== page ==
Too Much is Not Enough: The History in Harriett's Closet.
By Kristina Toffelson and Jodi Ozimek
The Florida Historical Society Press, 2018; 550 pages
Reviewed by Jenny Kenyon
"All I know is that I love beautiful clothes and I wear them."--Harriet Lake
This one sentence is all you need to know when first opening Too Much is Not Enough: The History in Harriett's Closet by Kristina Toffelson and Jodi Ozimek. Through the pages of this lively book, you will come to know Harriett Lake, philanthropist and hoarder of beautiful clothes, for her charm, for her spirit, and, of course, for her amazing clothing collection.
This book is an interesting combination of the story of Harriet Lake and her husband, Hy, a history of the role of women throughout the century, and a clothing collection that showcases that journey. The work done by Toffelson and Ozimek to convey Harriet Lake's personality and passion for both philanthropy and clothing speaks of friendship and most importantly, respect for all that Lake gave to her community. To quote Lake, "Who would think that all that stuff lying around this house would be of interest to anyone." Thankfully Toffelson and Ozimek were savvy enough to understand and capture in film and prose the uniqueness that was Harriet Lake and her amazing closet. The writing style makes you feel that you are sitting and speaking with Lake over a glass of iced tea, and she is inviting you into a friendship. Without this human element, the images of Harriett's closet might come across as over-the-top and potentially garish. Instead, Lake's spirit shines through, complete with her insecurities and her victories.
The initial chapters of the book give you insight into Lake's life story and the trials she and her family faced. Poverty and charity play heavily in her past and really help shape the philanthropist she was to become. Later on, the book is broken down into chapters that feature a specific part of Lake's collections. Toffelson and Ozimek break down the collection into palatable and decipherable chunks --Judith Leiber bags that Lake collected, dresses she designed to complement her figure, or a full chapter on the red coats that Lake had coveted and collected since childhood. Within each chapter, the backstory of this portion of the collection is followed by beautiful photographs of the items and many close-ups of interesting details. Tony Firriolo deserves praise for his delicious photographs of the ensembles. The richness of color and attention to detail make these images so delightful to peruse. I personally loved that Toffelson and Ozimek were careful to arrange the complete ensemble, from head to toe including accessories. With each of the ensembles, you can immediately picture Harriett entering a gala, benefit, or bridge game--always a tour de force of fashion. These images are sprinkled with quotes from Lake herself, allowing the reader to see the clothing through her eyes as well as in beautiful photographs.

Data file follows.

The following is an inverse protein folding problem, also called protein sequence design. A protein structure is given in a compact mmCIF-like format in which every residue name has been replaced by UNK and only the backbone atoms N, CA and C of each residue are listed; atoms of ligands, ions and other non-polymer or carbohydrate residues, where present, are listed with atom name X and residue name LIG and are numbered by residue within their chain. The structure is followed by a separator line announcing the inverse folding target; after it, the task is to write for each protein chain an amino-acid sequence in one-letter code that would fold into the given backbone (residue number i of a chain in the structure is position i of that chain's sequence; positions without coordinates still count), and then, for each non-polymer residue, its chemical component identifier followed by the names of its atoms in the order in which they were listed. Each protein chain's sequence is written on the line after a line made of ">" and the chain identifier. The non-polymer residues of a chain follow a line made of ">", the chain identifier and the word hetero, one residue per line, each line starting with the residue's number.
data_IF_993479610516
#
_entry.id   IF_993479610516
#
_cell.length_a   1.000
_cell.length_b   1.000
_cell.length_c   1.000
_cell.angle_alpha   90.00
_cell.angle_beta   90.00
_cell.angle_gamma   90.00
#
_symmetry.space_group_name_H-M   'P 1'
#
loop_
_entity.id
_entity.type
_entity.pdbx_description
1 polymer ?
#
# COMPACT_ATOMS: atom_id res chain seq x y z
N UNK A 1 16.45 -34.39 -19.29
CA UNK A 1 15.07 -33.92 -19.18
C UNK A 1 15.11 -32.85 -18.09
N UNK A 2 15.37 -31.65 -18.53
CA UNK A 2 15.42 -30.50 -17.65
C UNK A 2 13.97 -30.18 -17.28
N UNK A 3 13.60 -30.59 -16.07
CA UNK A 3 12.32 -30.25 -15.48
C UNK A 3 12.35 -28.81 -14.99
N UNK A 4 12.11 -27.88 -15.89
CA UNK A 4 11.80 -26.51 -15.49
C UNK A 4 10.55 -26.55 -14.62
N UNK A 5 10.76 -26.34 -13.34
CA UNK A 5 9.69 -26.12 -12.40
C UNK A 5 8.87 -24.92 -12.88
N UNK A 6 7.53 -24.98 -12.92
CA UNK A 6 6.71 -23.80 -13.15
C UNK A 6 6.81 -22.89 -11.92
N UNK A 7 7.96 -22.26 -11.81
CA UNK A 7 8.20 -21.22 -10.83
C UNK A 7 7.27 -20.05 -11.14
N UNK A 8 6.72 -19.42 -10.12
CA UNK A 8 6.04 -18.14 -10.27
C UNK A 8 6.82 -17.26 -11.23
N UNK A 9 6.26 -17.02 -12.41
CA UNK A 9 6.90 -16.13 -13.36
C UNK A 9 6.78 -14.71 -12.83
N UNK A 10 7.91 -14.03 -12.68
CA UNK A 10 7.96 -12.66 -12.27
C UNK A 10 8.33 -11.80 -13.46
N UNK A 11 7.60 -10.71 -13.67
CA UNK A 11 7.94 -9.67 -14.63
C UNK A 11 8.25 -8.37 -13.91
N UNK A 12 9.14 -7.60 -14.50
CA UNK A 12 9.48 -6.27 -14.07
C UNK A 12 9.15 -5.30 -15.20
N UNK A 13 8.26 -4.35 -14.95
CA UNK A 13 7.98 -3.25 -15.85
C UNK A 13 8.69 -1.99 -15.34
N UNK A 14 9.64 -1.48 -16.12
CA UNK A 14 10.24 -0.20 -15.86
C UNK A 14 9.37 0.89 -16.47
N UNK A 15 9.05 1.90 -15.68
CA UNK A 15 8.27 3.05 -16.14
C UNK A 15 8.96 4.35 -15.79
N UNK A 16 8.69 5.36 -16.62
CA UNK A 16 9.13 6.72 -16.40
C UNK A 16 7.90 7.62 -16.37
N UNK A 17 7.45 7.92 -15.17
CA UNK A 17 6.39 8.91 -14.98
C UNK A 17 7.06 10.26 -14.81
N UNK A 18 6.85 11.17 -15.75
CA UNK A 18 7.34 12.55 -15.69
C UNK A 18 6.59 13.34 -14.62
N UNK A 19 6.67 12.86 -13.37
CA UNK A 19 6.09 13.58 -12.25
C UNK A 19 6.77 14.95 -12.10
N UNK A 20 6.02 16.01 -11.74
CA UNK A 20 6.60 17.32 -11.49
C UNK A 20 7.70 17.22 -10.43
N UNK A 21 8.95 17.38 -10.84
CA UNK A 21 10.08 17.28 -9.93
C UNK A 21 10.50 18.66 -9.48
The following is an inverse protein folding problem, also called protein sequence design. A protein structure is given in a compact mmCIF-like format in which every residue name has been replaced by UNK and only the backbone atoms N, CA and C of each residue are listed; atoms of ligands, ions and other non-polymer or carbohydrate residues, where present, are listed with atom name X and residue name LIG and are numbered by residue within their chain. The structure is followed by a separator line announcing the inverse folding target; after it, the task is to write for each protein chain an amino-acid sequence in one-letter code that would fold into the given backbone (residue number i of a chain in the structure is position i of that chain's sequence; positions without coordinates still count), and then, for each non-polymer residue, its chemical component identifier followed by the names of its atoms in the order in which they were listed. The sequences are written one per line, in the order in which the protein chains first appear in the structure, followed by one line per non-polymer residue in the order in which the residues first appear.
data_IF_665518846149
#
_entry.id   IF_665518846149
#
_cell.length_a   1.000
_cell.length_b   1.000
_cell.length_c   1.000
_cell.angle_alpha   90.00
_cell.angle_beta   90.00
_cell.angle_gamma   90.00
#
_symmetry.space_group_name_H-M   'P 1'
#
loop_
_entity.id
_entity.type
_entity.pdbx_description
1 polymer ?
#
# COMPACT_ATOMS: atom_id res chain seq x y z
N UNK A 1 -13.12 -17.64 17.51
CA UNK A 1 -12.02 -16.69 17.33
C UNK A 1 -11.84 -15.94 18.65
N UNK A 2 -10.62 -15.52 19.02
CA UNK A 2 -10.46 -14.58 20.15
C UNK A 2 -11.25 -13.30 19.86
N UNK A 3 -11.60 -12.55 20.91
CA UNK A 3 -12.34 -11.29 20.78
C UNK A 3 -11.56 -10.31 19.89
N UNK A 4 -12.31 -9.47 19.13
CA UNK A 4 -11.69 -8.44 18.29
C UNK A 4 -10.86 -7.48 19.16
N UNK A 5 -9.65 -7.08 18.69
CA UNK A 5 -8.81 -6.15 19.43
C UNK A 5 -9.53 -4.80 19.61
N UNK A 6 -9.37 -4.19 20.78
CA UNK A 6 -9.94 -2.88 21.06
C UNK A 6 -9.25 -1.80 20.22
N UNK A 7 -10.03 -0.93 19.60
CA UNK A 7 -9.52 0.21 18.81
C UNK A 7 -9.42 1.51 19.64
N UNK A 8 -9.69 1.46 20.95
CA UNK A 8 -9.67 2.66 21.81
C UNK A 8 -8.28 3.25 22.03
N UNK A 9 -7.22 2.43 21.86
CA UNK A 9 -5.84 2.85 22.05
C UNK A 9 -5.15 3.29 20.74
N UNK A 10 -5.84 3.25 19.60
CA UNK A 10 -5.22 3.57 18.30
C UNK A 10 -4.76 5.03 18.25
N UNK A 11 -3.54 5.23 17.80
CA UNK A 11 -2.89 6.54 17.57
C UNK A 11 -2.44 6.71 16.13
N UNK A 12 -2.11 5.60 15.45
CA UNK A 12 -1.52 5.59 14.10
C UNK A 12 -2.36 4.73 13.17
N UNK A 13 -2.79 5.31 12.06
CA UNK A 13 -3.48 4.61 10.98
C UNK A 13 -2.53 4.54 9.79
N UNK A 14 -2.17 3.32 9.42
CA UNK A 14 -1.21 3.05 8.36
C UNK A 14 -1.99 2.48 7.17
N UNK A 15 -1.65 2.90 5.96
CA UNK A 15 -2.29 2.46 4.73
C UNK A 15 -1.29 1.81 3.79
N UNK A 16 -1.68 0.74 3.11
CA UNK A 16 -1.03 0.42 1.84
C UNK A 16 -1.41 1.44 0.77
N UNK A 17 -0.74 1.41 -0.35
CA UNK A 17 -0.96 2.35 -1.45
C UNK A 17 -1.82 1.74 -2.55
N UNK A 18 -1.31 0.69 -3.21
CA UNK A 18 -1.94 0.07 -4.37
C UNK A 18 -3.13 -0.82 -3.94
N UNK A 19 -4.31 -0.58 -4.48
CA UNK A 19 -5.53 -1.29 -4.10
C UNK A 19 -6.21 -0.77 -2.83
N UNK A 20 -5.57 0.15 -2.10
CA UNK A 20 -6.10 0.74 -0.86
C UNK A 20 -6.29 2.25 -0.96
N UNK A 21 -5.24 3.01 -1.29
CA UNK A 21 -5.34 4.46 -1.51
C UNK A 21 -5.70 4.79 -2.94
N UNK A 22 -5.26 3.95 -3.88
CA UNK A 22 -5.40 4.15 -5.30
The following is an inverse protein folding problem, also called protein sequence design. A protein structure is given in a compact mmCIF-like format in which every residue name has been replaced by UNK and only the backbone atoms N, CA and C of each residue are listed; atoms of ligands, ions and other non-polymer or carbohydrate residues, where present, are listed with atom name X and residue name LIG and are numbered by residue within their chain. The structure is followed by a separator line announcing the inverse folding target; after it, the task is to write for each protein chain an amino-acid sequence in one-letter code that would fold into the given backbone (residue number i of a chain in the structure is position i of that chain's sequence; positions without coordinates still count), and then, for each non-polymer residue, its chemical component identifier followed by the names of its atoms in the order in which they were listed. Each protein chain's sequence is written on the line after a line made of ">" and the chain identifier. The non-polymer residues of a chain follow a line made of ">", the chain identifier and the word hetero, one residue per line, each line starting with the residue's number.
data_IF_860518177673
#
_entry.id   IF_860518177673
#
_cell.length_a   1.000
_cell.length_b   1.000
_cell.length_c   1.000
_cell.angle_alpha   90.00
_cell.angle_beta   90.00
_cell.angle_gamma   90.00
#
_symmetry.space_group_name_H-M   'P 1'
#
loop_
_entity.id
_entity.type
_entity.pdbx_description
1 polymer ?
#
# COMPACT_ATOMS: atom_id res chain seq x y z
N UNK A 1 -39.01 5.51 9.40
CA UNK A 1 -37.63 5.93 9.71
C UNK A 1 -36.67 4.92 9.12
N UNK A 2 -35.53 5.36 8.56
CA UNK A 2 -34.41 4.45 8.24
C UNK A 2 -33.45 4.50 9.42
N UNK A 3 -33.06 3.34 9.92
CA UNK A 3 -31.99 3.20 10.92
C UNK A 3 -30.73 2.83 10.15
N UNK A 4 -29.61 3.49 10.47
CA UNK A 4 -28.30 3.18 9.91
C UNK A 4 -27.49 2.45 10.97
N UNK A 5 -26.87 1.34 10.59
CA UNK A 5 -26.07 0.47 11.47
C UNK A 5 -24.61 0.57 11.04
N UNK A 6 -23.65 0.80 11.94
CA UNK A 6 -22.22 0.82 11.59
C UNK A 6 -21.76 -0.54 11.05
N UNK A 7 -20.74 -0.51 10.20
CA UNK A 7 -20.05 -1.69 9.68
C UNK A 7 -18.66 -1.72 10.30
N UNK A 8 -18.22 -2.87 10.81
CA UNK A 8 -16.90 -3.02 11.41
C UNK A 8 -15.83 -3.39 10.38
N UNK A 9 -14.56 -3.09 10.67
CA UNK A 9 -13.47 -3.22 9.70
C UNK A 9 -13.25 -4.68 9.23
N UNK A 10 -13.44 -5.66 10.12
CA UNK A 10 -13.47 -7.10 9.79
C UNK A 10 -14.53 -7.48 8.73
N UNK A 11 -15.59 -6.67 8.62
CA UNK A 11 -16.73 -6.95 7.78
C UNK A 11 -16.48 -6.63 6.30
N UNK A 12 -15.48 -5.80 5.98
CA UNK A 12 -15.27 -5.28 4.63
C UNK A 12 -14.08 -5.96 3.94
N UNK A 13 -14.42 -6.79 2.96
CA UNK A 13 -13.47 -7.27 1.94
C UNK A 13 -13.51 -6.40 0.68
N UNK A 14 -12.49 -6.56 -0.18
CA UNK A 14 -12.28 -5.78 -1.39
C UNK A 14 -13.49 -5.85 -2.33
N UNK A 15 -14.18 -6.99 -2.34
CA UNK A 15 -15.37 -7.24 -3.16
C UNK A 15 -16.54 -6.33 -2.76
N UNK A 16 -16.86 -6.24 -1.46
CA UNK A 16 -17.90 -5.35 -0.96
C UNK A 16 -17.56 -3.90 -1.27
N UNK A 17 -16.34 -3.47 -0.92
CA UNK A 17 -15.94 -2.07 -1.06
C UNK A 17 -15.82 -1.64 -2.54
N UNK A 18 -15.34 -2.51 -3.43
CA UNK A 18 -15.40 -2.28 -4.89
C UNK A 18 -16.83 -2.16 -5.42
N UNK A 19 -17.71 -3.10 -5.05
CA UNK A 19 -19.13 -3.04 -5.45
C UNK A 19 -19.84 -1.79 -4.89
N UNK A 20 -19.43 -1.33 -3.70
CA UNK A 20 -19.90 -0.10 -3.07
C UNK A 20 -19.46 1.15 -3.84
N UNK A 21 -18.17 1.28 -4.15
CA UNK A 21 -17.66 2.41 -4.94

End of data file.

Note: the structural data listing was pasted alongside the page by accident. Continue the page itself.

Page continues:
My one rebuke would go to the editor of the book: I wish I could read the words below the photographs better. The choice of a gold color for much of the text is problematic, as I want to know more about the items but have a hard time deciphering the words. Either embracing another color (though as a visual designer, on an intellectual level, I know why the color was chosen) or finding a shade of the color that had more contrast against the white page would have been extremely helpful. In addition, there were a few instances where page numbers, chapter headings or references in the text to images did not correspond. I might suggest these concerns be resolved in the next edition, as I spent almost a half hour trying to find the Adrienne Landau kimono coat that was theoretically in Chapter 5, only to find it in Chapter 9 instead. The good news is that I was invested enough that I tracked it down; the bad news was that I was a little "over it" by that point.
Though 550 pages long, the book speeds by with charming anecdotes and luscious photographs, making the reading not a trial but a journey of love. Lake is quoted as saying, "I can't help my fashion. It isn't to attract attention. It's just because I love them, that's all." It is clear that not only does she love her clothing and the good she has done for her community, but also her community loves her back. Toffelson and Ozimek rejoice in a life that could have come off as frivolous, but instead shows the true heart and soul of a woman finding her path in the world and doing it dressed in style. I applaud them for their work on this celebration of Harriett Lake and for bringing this amazing woman to our attention. To quote Harriett again, "Look. I've outgrown that attention. Like I said: I'm trying to keep a low profile. And yet, my clothes don't allow that, I guess." Thank goodness, her clothes knew best.
Jenny Kenyon is a freelance costume and scenic designer and forensic artist. Reach her at firstname.lastname@example.org.